Antihypertensives do not induce falls, but tied to serious adverse events
Antihypertensive treatment is not associated with falls or fractures but appears to result in mild (eg, hyperkalaemia, hypotension) and severe adverse events (eg, acute kidney injury, syncope), according to a systematic review and meta-analysis. Moreover, some effects are specific to the drug class used.
“In patients at high risk of drug harms because of previous adverse events or poor renal function, these data should be used to inform shared decision making between doctors and patients around initiation and continuation of antihypertensive treatment,” the researchers said.
The databases of Embase, Medline, Central, and the Science Citation Index were searched from inception until 14 April 2020 for randomized controlled trials of adults receiving antihypertensive drugs compared with placebo or no treatment, more vs fewer antihypertensives, or higher vs lower blood pressure targets. Studies were required to have at least 650 patient-years of follow-up.
The researchers assessed risk of bias using the Cochrane risk of bias tool and pooled rate ratios (RRs), odds ratios, and hazard ratios across studies using random effects meta-analysis.
A total of 15,023 articles were identified, of which 58 met the eligibility criteria, including 280,638 participants followed for a median of 3 years. Forty trials (69 percent) had a low risk of bias. In the seven trials reporting data for falls, no evidence was found for an association between antihypertensive treatment (summary RR, 1.05, 95 percent confidence interval (CI), 0.89–1.24; τ2=0.009). [BMJ 2021;372:n189]
However, antihypertensives were found to correlate with a higher risk of acute kidney injury (RR, 1.18, 95 percent CI, 1.01–1.39; τ2=0.037; n=15), hyperkalaemia (RR, 1.89, 95 percent CI, 1.56–2.30; τ2=0.122; n=26), hypotension (RR, 1.97, 95 percent CI, 1.67–2.32; τ2=0.132; n=35), and syncope (RR, 1.28, 95 percent CI, 1.03–1.59; τ2=0.050; n=16).
When focusing on drugs that affect the renin angiotensin-aldosterone system, the heterogeneity between studies that investigated acute kidney injury and hyperkalaemia decreased. Results were robust to sensitivity analyses focusing on adverse events leading to withdrawal from each trial.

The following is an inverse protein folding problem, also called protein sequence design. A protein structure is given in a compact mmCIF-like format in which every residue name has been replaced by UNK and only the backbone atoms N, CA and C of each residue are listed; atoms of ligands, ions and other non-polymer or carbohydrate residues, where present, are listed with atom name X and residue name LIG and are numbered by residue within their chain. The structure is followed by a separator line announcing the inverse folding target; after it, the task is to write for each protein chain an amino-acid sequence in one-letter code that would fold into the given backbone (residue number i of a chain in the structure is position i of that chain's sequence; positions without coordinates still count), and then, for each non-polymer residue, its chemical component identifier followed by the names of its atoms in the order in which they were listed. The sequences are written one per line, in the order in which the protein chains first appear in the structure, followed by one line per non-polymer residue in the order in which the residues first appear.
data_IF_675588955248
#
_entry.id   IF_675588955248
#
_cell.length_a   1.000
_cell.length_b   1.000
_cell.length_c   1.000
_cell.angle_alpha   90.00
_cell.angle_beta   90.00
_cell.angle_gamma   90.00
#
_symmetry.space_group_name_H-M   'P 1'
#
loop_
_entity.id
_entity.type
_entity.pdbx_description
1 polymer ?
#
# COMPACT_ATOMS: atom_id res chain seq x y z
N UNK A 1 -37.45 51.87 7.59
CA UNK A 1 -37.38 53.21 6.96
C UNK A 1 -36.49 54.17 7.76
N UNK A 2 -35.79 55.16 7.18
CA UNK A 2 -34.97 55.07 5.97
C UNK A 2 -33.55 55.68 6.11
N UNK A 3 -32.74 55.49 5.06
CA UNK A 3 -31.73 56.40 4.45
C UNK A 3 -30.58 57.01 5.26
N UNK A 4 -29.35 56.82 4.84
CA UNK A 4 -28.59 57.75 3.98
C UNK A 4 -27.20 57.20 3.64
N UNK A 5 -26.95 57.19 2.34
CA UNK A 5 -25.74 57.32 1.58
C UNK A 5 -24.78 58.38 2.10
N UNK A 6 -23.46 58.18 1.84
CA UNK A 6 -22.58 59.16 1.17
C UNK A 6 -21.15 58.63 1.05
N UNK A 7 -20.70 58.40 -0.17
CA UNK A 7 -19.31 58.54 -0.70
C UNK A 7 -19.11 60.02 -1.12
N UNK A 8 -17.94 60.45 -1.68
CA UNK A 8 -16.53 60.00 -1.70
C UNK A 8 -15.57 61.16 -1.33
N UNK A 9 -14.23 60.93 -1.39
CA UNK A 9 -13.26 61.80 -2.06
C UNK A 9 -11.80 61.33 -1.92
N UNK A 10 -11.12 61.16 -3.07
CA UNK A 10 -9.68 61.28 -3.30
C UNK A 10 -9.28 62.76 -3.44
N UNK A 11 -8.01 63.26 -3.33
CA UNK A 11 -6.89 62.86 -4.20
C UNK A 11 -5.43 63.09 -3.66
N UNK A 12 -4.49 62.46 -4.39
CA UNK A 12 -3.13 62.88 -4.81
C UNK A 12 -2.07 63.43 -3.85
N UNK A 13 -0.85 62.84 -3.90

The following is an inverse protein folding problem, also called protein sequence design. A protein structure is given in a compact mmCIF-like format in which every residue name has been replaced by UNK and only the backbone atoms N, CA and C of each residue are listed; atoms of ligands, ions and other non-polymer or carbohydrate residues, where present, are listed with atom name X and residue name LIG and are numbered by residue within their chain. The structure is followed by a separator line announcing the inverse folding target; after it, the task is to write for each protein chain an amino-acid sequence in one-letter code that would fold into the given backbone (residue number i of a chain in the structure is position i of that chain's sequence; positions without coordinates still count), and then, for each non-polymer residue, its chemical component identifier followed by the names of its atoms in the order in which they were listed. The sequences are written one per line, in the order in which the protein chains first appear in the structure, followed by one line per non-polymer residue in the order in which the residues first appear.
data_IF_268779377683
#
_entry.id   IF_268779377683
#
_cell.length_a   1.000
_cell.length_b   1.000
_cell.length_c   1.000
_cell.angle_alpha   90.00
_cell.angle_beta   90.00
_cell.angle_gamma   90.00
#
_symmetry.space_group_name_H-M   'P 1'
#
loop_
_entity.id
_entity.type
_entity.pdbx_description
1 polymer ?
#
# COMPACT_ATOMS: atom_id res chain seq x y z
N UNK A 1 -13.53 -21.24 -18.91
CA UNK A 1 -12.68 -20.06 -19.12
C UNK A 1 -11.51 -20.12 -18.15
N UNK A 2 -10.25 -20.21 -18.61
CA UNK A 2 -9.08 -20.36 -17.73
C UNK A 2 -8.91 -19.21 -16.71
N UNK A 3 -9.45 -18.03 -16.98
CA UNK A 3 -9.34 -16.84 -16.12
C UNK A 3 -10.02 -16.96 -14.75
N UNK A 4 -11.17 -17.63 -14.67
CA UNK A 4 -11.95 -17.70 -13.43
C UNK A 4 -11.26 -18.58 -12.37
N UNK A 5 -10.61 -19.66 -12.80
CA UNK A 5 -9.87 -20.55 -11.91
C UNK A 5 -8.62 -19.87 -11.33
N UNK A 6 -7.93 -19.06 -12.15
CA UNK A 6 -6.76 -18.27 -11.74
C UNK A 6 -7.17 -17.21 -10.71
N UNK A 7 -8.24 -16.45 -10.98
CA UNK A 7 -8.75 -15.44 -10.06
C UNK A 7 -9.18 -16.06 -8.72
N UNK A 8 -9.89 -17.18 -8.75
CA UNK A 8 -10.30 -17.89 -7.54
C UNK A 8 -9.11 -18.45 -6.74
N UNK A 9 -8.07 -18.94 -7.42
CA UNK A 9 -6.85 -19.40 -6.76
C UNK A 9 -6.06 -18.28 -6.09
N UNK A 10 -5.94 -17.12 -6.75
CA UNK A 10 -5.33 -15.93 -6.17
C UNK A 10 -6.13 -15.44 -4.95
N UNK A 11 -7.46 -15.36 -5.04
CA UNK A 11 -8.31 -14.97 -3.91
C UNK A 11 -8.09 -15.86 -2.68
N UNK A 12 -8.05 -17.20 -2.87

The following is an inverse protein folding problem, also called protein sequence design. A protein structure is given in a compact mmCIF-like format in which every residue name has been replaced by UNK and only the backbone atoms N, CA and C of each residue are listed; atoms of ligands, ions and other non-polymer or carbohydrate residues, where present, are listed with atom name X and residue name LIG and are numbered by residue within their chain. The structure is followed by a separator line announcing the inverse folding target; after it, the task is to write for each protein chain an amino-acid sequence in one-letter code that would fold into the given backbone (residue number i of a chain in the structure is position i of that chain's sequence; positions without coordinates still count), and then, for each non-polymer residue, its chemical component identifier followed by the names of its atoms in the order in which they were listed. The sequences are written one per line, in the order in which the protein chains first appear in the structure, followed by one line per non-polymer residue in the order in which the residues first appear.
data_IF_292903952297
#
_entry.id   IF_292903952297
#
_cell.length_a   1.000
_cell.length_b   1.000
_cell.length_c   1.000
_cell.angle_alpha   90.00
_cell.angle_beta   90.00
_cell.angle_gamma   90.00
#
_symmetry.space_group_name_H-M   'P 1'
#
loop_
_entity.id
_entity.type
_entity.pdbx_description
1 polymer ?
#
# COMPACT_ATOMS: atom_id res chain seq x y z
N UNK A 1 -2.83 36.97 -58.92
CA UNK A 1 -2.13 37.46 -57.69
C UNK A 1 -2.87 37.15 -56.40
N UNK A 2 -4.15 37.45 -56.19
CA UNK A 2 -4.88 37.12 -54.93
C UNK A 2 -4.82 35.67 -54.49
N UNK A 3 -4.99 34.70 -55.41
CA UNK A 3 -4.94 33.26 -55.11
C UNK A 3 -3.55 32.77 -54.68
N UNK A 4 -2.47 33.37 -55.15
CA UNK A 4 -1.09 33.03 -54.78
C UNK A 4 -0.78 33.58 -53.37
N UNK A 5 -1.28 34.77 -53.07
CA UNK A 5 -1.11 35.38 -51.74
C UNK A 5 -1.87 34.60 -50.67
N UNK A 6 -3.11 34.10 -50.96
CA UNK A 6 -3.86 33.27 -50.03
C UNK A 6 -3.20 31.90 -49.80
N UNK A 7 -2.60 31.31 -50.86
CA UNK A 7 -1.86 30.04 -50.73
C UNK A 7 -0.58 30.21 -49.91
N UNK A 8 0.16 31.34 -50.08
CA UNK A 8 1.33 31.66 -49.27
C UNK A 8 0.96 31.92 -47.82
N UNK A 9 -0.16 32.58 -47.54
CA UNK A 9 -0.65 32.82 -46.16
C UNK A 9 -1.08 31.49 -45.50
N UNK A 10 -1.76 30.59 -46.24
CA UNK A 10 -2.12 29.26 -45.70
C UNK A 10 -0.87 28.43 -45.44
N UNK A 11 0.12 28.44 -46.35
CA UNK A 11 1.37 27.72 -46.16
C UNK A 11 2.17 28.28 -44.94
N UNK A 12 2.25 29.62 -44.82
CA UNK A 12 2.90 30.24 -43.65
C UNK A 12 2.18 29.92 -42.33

Notably, antihypertensive treatment led to a reduction in the risks of all-cause mortality, cardiovascular death, and stroke, but not myocardial infarction.
A previous meta-analysis by Thomopoulos and colleagues examining the impact of permanent antihypertensive treatment discontinuation due to adverse events showed a nearly twofold risk of adverse events (standardized RR, 1.89, 95 percent CI, 1.52–2.39). [J Hypertens 2016;34:1921-1932; J Hypertens 2016;34:1451-1463]
“This was similar to findings from our sensitivity analyses focusing on permanent withdrawal as a result of hyperkalaemia, hypotension, and syncope events,” the researchers said. “These associations were stronger than those observed in the primary analysis focusing on all adverse event reporting.”
Of note, the findings of the current study should be ideally combined with information about an individual’s absolute risk of each harm outcome to make informed, personalized treatment decisions. Such process requires real-time data, according to the researchers.
“Further work is needed to understand better the results of this meta-analysis in the context of individualized absolute risks so that treatment initiation and discontinuation can be targeted at those with the most to gain,” they said. “In the absence of such information, doctors should focus on patients who have experienced previous adverse events or have poor renal function.” [J Hypertens 2016;34:1451-1463; JAMA 2020;323:2039-2051; J Intern Med 2003;254:548-554]